On Monday morning, set aside 30 minutes to plan for the week ahead. On Friday, spend 60 minutes on a weekly review to recap the week, assess progress, and reflect on learnings. Making space for planning and reviewing will increase your velocity and progress against priorities. It will also highlight anything that’s creeping into your schedule that needs to be removed.

#3: Design your meetings for outcomes, and expect the same from others.

Meetings should only be to debate, decide, discuss, or develop your people. When you do require a meeting, make sure it has an agenda and clear outcomes. Otherwise, decline meetings like it’s your job. Everything else can happen asynchronously with digital tools.

I hope these routines give you the impact that they’ve provided for me. Reach out to me with any questions!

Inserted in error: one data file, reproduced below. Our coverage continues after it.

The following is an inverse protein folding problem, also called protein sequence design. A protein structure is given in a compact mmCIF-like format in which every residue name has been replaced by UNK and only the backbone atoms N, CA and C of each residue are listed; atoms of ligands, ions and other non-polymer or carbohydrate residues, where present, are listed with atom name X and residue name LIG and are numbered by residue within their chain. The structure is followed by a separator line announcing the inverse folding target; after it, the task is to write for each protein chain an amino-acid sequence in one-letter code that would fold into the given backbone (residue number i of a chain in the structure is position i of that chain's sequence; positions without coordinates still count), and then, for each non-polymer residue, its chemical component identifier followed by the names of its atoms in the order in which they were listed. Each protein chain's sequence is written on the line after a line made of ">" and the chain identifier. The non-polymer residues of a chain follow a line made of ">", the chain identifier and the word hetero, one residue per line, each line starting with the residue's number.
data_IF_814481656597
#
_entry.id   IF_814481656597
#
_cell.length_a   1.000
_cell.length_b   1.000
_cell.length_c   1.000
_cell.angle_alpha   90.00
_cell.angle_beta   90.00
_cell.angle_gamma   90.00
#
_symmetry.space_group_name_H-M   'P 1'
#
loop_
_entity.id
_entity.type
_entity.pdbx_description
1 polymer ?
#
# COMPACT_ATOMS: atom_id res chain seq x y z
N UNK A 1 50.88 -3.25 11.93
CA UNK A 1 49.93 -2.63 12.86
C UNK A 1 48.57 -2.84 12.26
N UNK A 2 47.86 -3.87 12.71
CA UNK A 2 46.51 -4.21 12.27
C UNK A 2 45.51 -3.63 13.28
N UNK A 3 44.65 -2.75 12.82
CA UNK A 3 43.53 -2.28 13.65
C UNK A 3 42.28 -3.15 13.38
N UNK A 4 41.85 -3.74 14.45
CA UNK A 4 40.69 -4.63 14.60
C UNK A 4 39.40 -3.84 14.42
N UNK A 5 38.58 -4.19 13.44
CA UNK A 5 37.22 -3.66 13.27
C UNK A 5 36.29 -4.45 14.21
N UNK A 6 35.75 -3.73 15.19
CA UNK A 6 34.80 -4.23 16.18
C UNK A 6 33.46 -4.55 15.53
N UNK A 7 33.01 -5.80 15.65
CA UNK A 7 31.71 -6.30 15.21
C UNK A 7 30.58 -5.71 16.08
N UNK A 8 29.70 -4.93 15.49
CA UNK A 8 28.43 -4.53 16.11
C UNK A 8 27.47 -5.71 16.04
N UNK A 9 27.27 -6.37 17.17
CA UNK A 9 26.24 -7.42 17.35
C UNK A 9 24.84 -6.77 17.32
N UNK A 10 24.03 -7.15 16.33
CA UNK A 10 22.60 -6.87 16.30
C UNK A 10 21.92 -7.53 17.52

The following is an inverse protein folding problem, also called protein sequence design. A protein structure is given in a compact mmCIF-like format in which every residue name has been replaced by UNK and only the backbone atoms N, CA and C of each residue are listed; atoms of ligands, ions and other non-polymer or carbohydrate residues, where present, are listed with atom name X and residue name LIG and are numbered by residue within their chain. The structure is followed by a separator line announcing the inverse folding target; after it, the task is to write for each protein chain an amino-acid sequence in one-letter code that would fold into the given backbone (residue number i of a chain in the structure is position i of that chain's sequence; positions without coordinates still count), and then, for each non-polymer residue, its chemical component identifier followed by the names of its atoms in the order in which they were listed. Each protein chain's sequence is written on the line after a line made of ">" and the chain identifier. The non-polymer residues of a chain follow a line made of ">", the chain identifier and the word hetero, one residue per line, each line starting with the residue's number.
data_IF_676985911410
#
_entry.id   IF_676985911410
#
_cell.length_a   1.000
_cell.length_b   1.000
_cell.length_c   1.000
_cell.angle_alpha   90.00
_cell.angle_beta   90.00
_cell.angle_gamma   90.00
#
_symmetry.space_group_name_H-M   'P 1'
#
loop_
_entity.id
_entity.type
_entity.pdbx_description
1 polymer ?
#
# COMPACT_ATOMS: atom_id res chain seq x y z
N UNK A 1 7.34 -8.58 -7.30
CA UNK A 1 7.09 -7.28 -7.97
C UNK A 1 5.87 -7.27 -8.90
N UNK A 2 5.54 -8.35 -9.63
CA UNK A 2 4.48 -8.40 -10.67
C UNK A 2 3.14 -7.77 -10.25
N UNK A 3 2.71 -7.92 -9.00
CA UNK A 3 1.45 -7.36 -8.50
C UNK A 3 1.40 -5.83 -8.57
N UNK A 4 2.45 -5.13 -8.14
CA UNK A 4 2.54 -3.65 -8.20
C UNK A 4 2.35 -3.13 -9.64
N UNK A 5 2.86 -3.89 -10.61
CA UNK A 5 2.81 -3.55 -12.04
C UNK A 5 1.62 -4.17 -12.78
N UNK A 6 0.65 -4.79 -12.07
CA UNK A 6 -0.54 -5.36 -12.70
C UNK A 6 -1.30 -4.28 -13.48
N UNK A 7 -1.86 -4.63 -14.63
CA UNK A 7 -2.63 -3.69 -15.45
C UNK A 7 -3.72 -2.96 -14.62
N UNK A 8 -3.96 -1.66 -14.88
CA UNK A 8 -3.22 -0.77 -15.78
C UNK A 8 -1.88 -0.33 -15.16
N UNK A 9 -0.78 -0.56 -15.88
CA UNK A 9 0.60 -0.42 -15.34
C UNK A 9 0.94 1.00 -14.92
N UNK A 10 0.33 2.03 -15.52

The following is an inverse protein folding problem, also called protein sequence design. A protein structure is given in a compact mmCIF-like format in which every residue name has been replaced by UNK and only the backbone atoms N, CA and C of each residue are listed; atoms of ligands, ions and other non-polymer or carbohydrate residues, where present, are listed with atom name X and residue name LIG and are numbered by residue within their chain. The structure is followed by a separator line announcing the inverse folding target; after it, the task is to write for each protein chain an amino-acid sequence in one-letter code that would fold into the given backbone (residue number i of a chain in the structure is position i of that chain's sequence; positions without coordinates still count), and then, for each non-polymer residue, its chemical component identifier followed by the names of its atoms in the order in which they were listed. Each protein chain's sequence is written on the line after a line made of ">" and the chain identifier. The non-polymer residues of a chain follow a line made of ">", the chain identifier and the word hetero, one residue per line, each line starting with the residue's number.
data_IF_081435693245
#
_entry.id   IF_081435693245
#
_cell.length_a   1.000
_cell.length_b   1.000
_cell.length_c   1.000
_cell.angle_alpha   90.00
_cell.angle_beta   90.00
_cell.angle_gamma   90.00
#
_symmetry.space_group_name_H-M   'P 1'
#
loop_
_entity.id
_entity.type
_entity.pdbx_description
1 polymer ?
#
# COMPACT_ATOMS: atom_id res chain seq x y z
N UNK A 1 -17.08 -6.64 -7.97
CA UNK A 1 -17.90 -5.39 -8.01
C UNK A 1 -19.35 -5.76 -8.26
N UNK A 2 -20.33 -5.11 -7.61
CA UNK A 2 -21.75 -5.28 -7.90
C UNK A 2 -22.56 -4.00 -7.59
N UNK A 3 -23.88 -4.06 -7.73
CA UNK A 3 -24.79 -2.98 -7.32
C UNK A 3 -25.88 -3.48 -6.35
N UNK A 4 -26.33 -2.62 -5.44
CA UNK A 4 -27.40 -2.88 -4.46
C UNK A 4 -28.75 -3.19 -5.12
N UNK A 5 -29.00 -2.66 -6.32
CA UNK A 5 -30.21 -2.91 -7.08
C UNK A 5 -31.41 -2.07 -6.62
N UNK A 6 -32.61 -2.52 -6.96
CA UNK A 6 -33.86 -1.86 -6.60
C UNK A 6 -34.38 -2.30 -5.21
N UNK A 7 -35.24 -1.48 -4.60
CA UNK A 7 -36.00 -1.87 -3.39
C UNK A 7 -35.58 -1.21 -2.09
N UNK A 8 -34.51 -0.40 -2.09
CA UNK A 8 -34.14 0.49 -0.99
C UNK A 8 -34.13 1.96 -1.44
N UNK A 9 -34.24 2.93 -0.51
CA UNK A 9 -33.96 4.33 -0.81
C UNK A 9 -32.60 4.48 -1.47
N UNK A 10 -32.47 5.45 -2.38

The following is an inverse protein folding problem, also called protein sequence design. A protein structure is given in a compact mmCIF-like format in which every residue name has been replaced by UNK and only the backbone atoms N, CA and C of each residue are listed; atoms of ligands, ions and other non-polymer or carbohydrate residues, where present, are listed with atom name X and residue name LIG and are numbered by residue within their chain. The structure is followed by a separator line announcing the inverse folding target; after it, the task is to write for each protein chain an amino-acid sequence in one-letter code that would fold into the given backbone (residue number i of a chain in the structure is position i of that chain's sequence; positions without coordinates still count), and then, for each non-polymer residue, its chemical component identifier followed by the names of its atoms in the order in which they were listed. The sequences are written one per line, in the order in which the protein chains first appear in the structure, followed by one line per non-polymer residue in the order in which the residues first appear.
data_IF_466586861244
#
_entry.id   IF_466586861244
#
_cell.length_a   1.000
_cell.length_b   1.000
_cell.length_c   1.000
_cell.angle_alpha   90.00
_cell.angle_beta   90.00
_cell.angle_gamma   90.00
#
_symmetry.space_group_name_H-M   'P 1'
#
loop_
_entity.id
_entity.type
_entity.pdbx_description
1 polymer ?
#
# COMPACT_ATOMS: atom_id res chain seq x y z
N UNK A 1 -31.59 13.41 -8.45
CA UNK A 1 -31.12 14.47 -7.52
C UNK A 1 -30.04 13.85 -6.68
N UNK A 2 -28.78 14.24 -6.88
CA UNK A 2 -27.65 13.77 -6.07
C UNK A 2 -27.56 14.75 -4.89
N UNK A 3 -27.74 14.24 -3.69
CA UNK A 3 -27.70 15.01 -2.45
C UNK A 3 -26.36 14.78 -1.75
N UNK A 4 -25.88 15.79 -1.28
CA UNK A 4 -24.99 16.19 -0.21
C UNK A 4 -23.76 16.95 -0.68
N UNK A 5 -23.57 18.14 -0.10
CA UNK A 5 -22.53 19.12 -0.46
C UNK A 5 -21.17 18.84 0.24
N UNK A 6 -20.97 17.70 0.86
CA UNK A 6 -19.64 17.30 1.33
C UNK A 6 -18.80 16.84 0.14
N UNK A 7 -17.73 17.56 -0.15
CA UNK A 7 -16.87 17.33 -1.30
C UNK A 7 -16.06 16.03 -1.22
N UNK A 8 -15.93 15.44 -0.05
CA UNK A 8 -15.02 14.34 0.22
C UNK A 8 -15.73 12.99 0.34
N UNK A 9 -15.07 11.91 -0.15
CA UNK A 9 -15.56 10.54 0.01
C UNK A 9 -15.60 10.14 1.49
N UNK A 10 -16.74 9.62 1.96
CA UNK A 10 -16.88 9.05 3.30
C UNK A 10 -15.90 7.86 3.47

July 23, 2022

Elevating the Customer Journey

Appreciate Fast Company including me and other industry experts for our perspectives on how consumer psychology can help you identify ways to exceed expectations and drive customer satisfaction.

"Deep customer insight stems from understanding the needs, wants, and desires of the humans you’re designing for. The strongest design and product leaders use a mix of qualitative and quantitative research, connecting behavioral and interaction data with ethnographic approaches like in-depth interviews. The quantitative data can tell you the “what” and “how many,” but the qualitative gives you the “why.”

July 13, 2021

Driving an Experience-led Product Development Process

Photo by Scott Webb from Pexels